What are some of the new or emerging tools that companies are using to make the licensing transactions process more predictable?
What's on the horizon?
Davis: There are several. One is R&D partnerships where all the investment capital comes from outside, so the risk moves off the
company P&L sheet. Another is a return to the standard licensing agreement set around minimum royalty terms, with floors,
ceilings, or step-downs that trigger once you progress to a specified level of return. Interest in maintenance fees is rising,
where partners are motivated to either use the asset or give it back. VCs are also giving the inventors the option to take
royalties on projects once they are out-licensed instead of obtaining equity.
Guggenheimer: Contingent value rights are becoming more complex and customized to minimize risks to buyers in the deal. A good example is
the contingent rights clause built into the Sanofi acquisition of Genzyme, which includes commitments to shareholders to maintain
manufacturing capabilities, to obtain speedy registration of a new MS drug, and to meet sales milestones for this potential
blockbuster over time.
Craighead: Another trend is the universe of stakeholders in deal-making is expanding. Today, the business development/licensing function
is multidimensional. In addition to biotech and pharma, it includes academia, payers, CROs, philanthropies, and patient groups.
Patient advocacy groups are particularly active, hiring some world-class business development talent to fund projects and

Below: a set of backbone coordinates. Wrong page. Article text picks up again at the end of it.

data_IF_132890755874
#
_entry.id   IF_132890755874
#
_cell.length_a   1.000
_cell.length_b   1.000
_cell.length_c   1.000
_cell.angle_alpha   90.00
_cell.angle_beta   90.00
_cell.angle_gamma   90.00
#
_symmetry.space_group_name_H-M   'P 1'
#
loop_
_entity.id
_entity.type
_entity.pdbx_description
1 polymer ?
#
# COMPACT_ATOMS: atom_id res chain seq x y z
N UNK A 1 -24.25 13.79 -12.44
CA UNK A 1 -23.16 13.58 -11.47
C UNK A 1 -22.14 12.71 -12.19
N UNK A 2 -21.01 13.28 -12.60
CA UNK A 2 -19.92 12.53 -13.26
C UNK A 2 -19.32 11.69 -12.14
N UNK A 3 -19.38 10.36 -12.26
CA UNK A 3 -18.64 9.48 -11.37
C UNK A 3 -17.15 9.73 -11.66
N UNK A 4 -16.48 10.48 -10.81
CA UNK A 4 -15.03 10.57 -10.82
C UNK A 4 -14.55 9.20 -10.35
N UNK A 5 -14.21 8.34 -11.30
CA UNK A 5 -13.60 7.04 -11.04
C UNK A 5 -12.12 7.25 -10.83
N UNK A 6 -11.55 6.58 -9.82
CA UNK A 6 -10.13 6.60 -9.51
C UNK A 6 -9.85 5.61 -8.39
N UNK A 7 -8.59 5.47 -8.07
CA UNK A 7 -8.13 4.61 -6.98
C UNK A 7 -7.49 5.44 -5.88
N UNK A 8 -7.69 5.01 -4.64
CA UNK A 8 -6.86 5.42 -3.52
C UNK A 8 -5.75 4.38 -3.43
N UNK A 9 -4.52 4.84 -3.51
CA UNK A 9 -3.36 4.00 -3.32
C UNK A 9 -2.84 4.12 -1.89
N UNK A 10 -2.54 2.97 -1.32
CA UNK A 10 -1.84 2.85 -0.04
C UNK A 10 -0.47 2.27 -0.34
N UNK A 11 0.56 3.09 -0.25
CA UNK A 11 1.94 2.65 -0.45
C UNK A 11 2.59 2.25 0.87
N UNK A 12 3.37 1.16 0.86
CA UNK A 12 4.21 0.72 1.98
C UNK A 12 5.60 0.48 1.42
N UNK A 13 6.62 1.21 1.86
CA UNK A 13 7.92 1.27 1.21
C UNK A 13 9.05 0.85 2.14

help companies design clinical trials and recruit patients—a crucial asset in fields like oncology. The patient groups believe
that by facilitating clinical trials and taking on development risk the science leading to a cure will advance. That's the
Dealmakers' Intentions: Taking the Pulse
DeBenedetto: We will have multiple approaches to structuring a deal. It's not going to be only two companies partnering, with no differentiation
around who takes on the development risk and the commercial risk. Instead, risk exposure will be demarcated, with one partner
focused on development, another on registration, and another on the commercial platforms like reimbursement.
Looking ahead two or three years, what will be the key characteristics of the deal-making environment, and how do you intend
to prepare for them?
Fordham-Meier: It is apparent already that more diversity in approaches to deals is needed. It requires that we be ready in our organizations
to adapt and be open to new partners and new types of partnerships. Resources will have to be pooled and shared to limit risk,
with the result that each partner will get a smaller piece of the pie—but the pie may cost each partner a lot less to bake.
Melincoff: We can expect more pressure from senior management to deliver results in the form of good deals signed and executed. The business
development function is under scrutiny. Jobs are on the line. Management is often not aware that as business development professionals
we are only as good as the inventory of opportunities that exist in the marketplace. If the well is dry, that's no reflection
on the level of competence—it's the competition and the lack of assets that determine success or failure. We will be facing
pressure to make that case to maintain our role in the organization.